This is an excerpt from Even no. 2, published in fall 2015.
Devoid of humans, the city looks like a ghost of itself. The camera in Marina Gioti’s film As to Posterity (2014), seen earlier this year at the Thessaloniki Biennale, travels through the streets of Athens during different seasons and different times of the day—three years’ worth of travel, at the peak of the economic crisis. We pass through empty streets and parks, cinemas and shops, urban voids. The only apparent sound is that of the natural environment. Birds are still singing, but their song gives little hint of what has happened to the city’s other, human inhabitants.
Is this the near future, or an allegory for the present? An end or a beginning? The landscape Gioti presents in As to Posterity is more oneiric than real — despite the fact that it is neither staged nor digitally manipulated. The despair and solitude evoked by the urban desert coexist with a sense of a wishful utopia, as if this is the Athens that might appear when the place is free of its main destroyers: we humans ourselves. Without losing its hard edge, formed as it is of images from the symbolically and literally ruined Greek capital, the film seems like an ode to an impossible place. That is already here.
“Anyone who lived through the days of December 2008 in Athens knows what the word ‘insurrection’ signifies in a western metropolis,” write the members of the anonymous French collective The Invisible Committee in their new book To Our Friends. Even the Christmas tree standing in Syntagma Square was set ablaze. Seven years later, we can see just where that insurrection got us. “What the Greek case shows us,” The Invisible Committee concludes, “is that without a concrete idea of what a victory would be, we can’t help but be defeated. Insurrectionary determination is not enough; our confusion is still too thick. Hopefully, studying our defeats will serve at least to dissipate it somewhat.”
Unemployment, pay cuts, constant demonstrations, instability, fascism, injustice, corruption, lack of resources, a newly radicalized class of people just sacked, frustration, mandatory migration, displacement, uncertainty, lack of welfare, loss of hope, elections, re-elections, power manipulation, fatigue, exhaustion, paralysis, capital controls…. The everyday here in Greece is like a leaky vessel. And while the water level is dropping, ideas on how to survive in the postcapitalist desert do not come easy. The situation is ruthless, and there are no easy solutions. All possible outcomes entail a degree of discomfort or a price to be paid. The Greek crisis confronts us as a harsh reality that is here to stay: a difficult episode of an unknown duration, which we all have to learn to survive as best as possible.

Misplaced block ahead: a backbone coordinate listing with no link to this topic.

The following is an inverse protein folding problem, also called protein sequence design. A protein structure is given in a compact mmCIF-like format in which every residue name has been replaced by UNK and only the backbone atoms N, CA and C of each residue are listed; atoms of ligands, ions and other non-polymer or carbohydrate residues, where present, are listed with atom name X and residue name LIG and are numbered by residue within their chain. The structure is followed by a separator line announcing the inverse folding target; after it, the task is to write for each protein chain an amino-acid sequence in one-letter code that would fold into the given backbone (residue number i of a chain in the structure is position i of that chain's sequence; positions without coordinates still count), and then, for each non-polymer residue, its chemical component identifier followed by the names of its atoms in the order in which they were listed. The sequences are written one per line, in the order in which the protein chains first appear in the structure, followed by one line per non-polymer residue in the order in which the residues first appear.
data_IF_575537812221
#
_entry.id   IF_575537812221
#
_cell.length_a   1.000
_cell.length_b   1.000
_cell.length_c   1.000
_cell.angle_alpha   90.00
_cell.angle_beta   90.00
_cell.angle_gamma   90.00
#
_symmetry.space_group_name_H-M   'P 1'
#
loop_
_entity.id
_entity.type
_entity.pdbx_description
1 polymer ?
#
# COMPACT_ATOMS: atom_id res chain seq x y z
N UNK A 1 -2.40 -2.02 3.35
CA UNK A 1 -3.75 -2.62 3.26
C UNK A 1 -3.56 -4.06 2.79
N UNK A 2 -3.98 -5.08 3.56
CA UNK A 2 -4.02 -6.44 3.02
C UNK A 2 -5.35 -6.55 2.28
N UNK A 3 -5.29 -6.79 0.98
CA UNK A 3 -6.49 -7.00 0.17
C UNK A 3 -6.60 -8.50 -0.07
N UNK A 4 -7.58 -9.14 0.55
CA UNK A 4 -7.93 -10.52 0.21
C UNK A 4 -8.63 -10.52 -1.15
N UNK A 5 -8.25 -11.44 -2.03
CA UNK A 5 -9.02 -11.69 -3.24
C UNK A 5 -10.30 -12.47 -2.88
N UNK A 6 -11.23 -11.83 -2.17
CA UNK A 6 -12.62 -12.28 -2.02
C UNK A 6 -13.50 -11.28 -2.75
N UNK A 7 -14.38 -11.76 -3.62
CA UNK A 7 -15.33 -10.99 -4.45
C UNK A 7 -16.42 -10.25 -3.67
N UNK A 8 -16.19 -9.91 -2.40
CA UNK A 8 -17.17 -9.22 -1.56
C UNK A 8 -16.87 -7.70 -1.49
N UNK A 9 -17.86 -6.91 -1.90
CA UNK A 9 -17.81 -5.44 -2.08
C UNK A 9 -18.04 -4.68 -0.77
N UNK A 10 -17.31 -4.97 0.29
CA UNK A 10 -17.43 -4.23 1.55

The defiance and anger do not limit themselves to national borders. It spreads beyond Greece, beyond nations, beyond territorial and economical communities. Europe seems to be in the process of turning itself into a museum, just as an immense flux of refugees arrives, many of them coming ashore first in Greece before continuing to Western Europe. The continent’s prevailing political and economic system, and the doctrines that undergirded them, no longer function — and yet at the same time no promising alternative solutions seem forthcoming. Time seems limited, the need for a collective introspection urgent. The word crisis has become an easy tag for everything: it vitiates the need for serious thinking, and that is nothing less than immoral. So our greatest responsibility during these times is to think with the deepest precision — to think of causes and possibilities, to analyze facts, to open up a constructive environment for knowledge, even amidst the difficult context produced by the real restrictions imposed upon us.
The art scene in Greece has gained greater international attention over the last several years. “Holiday in someone else’s misery” was a slogan that the artist Phil Collins was circulating on T-shirts in a similar situation, during the first Tirana Biennial in Albania in 2001, and that might be the case here also. But only partially. Greek artists and art professionals have been sensitized by the fragile situation around them, and they urgently need to communicate with the rest of the world. More than that, art has offered a way to endure the harshness of everyday life over the last years while not losing our dignity. In a country whose citizens oscillate between despair, lack of resources, uncertainty, turbulence, anomie, disbelief, corruption, and chaos, adopting an imaginative distance from daily events can sometimes be more effective than any gestural form of destruction. Art in Greece today no longer aims to offer an imitation or critique of reality, but much more a means of departure — from the everyday toward the realm of the imaginary. Seven years ago we were hurled violently away from our prior certainties, and we still live at a “point zero” from which we can find no escape. How then can we formulate a new perception of our lives and actions: a new ontology? Art, I hope, can serve as one of the terrains to reflect on our will and our strategy to fight for a more inclusive present, and a somehow livable future. If one can still count on the future, that is.